Can Israel combat Iran at the UN?

Despite US sanctions which started in August 2018 and kicked into full gear this past May, support from Russia, China and a range of other countries has kept the Islamic republic afloat.

The P5+1 – China, France, Germany, the US, the UK and Russia – prepare to meet with Iranian Foreign Minister Javad Zarif at nuclear talks in Lausanne. (photo credit: REUTERS)
The P5+1 – China, France, Germany, the US, the UK and Russia – prepare to meet with Iranian Foreign Minister Javad Zarif at nuclear talks in Lausanne.
(photo credit: REUTERS)
More than four years after the Iran nuclear deal was signed and about 18 months after President Donald Trump pulled the US out of the deal, Iran is finally on the defensive again at the UN.
Since Trump pulled the US out in May 2018, the EU-3 have criticized the US and mostly given moral support to Iran, ignoring most of its problematic activities with ballistic missiles and in the Middle East.
This all changed two weeks ago when the EU-3 referred Iran to the UN Security Council for at least four separate violations of resolutions restricting it from ballistic missile testing.
Is this a turning point similar to 2010 where the world starts to unite again against Iran to snap back global sanctions against it?
In short, the EU taking Iran to task for its ballistic missile program on the UN stage is a highly significant moment, but likely far from a turning point.
It’s pertinent, though, because it may start to shift the diplomatic moral high ground back in Israel and the US’s direction. It is likely not a turning point because Russia and China will likely blunt the impact.
Despite US sanctions which started in August 2018 and kicked into full gear this past May, support from Russia, China and a range of other countries has kept the Islamic republic afloat.
The US “maximum” pressure campaign is significant, but still does not impose anywhere near the same pressure that brought Tehran to cut the 2015 nuclear deal – pressure which flowed from unanimous UN global sanctions.
What made full UN sanctions possible in 2010 was Russian and Chinese cooperation and all signs are that those countries are currently standing strongly at Iran’s side.
Just as the EU-3 have been moving away from Iran and closer to the US position, Russia and China have done the opposite, closing ranks with Iran.
In September, right after the Islamic republic carried out a major attack on Saudi oil fields, Moscow announced that it would participate in a joint military naval exercise including Iran on December 27.
After Tehran announced its fourth violation of the 2015 nuclear deal in November, the Kremlin put out messages that Trump’s leaving the deal was at fault and left the Iranians blameless.
Russia also had no role in the EU-3 letter seeking to condemn Iran before the UN for ballistic missile tests, and going all the way back to the 1990s, it has been a huge facilitator for Tehran to leap forward with advancing the ballistic missile program.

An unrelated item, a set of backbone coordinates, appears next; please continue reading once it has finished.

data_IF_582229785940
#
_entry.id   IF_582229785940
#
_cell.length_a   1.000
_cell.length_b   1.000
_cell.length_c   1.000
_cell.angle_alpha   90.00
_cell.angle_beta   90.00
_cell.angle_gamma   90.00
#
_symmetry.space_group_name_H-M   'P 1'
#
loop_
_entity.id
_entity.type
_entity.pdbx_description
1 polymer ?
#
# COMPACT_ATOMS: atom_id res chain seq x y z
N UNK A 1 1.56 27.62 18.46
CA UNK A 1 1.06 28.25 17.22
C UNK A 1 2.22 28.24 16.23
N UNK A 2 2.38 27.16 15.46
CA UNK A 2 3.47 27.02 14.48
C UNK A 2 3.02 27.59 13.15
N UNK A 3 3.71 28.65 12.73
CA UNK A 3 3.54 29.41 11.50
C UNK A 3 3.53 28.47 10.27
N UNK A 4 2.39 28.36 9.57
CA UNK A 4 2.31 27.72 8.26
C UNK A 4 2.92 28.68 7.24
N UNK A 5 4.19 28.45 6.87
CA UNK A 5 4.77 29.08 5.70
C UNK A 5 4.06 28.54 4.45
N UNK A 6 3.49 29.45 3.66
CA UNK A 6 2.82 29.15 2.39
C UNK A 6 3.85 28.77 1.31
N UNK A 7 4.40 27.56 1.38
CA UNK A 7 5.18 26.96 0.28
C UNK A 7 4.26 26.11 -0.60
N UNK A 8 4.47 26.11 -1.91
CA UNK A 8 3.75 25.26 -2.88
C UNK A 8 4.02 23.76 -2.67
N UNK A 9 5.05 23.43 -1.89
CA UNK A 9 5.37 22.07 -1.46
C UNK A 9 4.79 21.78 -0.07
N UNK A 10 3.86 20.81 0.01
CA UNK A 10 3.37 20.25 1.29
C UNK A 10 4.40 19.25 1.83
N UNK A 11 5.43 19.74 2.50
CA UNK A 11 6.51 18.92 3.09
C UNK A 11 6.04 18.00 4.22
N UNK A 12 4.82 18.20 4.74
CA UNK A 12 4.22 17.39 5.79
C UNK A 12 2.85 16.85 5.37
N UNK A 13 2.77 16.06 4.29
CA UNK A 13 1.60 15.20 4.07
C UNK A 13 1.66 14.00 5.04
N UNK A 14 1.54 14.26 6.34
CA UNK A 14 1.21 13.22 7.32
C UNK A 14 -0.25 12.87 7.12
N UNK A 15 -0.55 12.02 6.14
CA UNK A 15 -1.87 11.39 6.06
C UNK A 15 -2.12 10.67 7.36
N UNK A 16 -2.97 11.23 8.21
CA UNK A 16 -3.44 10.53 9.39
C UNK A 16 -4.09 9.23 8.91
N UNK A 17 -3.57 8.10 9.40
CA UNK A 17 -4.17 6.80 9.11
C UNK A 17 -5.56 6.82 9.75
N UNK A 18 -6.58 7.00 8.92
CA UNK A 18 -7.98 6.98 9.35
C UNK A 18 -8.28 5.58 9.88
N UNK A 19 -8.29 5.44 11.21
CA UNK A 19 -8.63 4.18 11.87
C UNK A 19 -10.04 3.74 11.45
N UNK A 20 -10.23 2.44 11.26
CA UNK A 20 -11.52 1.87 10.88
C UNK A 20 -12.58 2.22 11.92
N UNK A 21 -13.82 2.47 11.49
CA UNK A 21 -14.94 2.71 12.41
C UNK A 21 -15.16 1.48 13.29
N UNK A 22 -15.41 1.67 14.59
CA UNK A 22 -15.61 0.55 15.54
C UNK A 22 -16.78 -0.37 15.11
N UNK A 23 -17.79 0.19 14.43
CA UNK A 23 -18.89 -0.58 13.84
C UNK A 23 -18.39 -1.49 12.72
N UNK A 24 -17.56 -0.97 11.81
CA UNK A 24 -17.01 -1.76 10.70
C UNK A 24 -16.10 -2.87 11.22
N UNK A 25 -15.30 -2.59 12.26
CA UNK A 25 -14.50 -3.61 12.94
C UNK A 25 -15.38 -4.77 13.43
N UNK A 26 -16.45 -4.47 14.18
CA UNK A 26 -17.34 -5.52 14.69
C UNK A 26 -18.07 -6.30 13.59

Although Russia withdrew from a joint program with Iran at its Fordow nuclear facility in early December, this was not an important project to Moscow and was more of an obstacle that the West had imposed.
Also, around the same time that Russia made that withdrawal, Iran announced that Moscow was extending it a $5 billion loan. These are not the actions of an ally who is switching sides just because of some EU scorn.
China has also blamed the US for the nuclear standoff, rather than criticizing Iran’s violations of the 2015 deal or its ballistic missile tests.
Though Beijing has rescinded some very important public deals with Iran, it has worked a variety of off the books or untraceable economic deals to keep Tehran’s economy afloat, despite US pressure.
At one point, China reduced its purchasing of Iranian oil to close to zero, but by April it had returned to 800,000 barrels per day.
Even after the US ended sanctions waivers in May, China has maintained oil purchases and is recently steadily increasing.
In retrospect, Russia and China’s support for UN sanctions in 2010 and 2012 was a fluke which related to Iran’s then-president Mahmoud Ahmadinejad crossing each of them personally.
First, in the various negotiations themselves, Russia and China offered compromise ideas which favored Iran over the West, and Iran rejected and upstaged their proposals.
Second, empowered by domestic populism and internal resentment of Russia and China for some unequal economic dynamics, Ahmadinejad’s Iran took direct political and economic shots at them.
So they wanted to teach him a lesson.
But Ahmadinejad is long gone and the bigger game for Russia and China today is forming a counterweight to US global influence.
This means that unless the Islamic republic makes a similar new mistake crossing its sponsors, Russia and China are likely to veto any attempt to unite against Iran at the UN.
So Thursday’s meeting is not likely to remove the possibility that Israel may need to do a preemptive strike on Iranian nuclear facilities down the line.
It remains to be seen whether it will at least provide greater diplomatic cover for Israel to do so if the EU has finally turned the corner on Iran.